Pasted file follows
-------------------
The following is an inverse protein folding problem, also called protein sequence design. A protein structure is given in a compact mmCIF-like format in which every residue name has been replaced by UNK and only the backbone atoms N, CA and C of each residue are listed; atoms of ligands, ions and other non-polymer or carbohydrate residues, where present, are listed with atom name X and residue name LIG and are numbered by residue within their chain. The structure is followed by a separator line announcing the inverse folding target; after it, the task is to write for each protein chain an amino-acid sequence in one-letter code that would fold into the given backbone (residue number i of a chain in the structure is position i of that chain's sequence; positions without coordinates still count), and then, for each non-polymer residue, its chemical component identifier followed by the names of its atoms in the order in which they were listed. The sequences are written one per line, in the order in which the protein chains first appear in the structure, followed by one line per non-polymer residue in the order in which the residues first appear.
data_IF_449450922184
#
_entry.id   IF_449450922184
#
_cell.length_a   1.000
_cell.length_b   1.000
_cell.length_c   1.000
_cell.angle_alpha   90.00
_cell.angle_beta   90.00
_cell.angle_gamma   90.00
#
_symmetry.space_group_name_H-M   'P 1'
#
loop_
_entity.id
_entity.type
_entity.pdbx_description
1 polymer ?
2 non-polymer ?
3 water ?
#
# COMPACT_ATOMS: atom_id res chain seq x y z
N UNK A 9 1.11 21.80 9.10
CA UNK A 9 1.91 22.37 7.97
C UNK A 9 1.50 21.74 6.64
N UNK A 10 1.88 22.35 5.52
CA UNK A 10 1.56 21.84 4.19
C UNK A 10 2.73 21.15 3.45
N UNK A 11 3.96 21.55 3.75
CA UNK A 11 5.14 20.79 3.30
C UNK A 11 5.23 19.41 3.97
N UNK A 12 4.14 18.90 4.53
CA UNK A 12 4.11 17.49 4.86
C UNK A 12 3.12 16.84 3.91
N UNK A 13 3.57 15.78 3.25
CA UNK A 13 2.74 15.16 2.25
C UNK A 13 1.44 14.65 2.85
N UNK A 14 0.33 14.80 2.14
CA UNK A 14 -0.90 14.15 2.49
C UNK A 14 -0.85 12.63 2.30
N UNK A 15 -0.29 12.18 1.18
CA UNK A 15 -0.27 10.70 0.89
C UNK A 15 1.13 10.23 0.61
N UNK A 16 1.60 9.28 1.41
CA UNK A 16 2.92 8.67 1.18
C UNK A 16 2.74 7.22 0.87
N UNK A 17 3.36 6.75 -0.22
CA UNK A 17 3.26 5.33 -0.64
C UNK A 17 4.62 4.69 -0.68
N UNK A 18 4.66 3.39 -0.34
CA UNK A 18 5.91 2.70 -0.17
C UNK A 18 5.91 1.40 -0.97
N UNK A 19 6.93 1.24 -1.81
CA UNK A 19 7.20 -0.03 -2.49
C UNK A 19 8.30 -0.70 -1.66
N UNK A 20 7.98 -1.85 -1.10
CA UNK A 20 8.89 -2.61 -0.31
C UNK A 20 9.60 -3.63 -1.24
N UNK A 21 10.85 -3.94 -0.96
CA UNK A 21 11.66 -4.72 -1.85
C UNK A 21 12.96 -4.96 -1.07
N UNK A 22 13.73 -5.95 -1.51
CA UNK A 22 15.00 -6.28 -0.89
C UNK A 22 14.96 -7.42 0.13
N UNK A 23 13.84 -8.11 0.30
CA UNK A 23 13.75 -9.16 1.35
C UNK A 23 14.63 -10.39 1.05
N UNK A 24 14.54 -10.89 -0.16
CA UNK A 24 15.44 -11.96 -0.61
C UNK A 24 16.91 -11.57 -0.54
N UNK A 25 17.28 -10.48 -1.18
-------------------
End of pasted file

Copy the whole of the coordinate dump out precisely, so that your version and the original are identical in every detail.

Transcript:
The following is an inverse protein folding problem, also called protein sequence design. A protein structure is given in a compact mmCIF-like format in which every residue name has been replaced by UNK and only the backbone atoms N, CA and C of each residue are listed; atoms of ligands, ions and other non-polymer or carbohydrate residues, where present, are listed with atom name X and residue name LIG and are numbered by residue within their chain. The structure is followed by a separator line announcing the inverse folding target; after it, the task is to write for each protein chain an amino-acid sequence in one-letter code that would fold into the given backbone (residue number i of a chain in the structure is position i of that chain's sequence; positions without coordinates still count), and then, for each non-polymer residue, its chemical component identifier followed by the names of its atoms in the order in which they were listed. The sequences are written one per line, in the order in which the protein chains first appear in the structure, followed by one line per non-polymer residue in the order in which the residues first appear.
data_IF_449450922184
#
_entry.id   IF_449450922184
#
_cell.length_a   1.000
_cell.length_b   1.000
_cell.length_c   1.000
_cell.angle_alpha   90.00
_cell.angle_beta   90.00
_cell.angle_gamma   90.00
#
_symmetry.space_group_name_H-M   'P 1'
#
loop_
_entity.id
_entity.type
_entity.pdbx_description
1 polymer ?
2 non-polymer ?
3 water ?
#
# COMPACT_ATOMS: atom_id res chain seq x y z
N UNK A 9 1.11 21.80 9.10
CA UNK A 9 1.91 22.37 7.97
C UNK A 9 1.50 21.74 6.64
N UNK A 10 1.88 22.35 5.52
CA UNK A 10 1.56 21.84 4.19
C UNK A 10 2.73 21.15 3.45
N UNK A 11 3.96 21.55 3.75
CA UNK A 11 5.14 20.79 3.30
C UNK A 11 5.23 19.41 3.97
N UNK A 12 4.14 18.90 4.53
CA UNK A 12 4.11 17.49 4.86
C UNK A 12 3.12 16.84 3.91
N UNK A 13 3.57 15.78 3.25
CA UNK A 13 2.74 15.16 2.25
C UNK A 13 1.44 14.65 2.85
N UNK A 14 0.33 14.80 2.14
CA UNK A 14 -0.90 14.15 2.49
C UNK A 14 -0.85 12.63 2.30
N UNK A 15 -0.29 12.18 1.18
CA UNK A 15 -0.27 10.70 0.89
C UNK A 15 1.13 10.23 0.61
N UNK A 16 1.60 9.28 1.41
CA UNK A 16 2.92 8.67 1.18
C UNK A 16 2.74 7.22 0.87
N UNK A 17 3.36 6.75 -0.22
CA UNK A 17 3.26 5.33 -0.64
C UNK A 17 4.62 4.69 -0.68
N UNK A 18 4.66 3.39 -0.34
CA UNK A 18 5.91 2.70 -0.17
C UNK A 18 5.91 1.40 -0.97
N UNK A 19 6.93 1.24 -1.81
CA UNK A 19 7.20 -0.03 -2.49
C UNK A 19 8.30 -0.70 -1.66
N UNK A 20 7.98 -1.85 -1.10
CA UNK A 20 8.89 -2.61 -0.31
C UNK A 20 9.60 -3.63 -1.24
N UNK A 21 10.85 -3.94 -0.96
CA UNK A 21 11.66 -4.72 -1.85
C UNK A 21 12.96 -4.96 -1.07
N UNK A 22 13.73 -5.95 -1.51
CA UNK A 22 15.00 -6.28 -0.89
C UNK A 22 14.96 -7.42 0.13
N UNK A 23 13.84 -8.11 0.30
CA UNK A 23 13.75 -9.16 1.35
C UNK A 23 14.63 -10.39 1.05
N UNK A 24 14.54 -10.89 -0.16
CA UNK A 24 15.44 -11.96 -0.61
C UNK A 24 16.91 -11.57 -0.54
N UNK A 25 17.28 -10.48 -1.18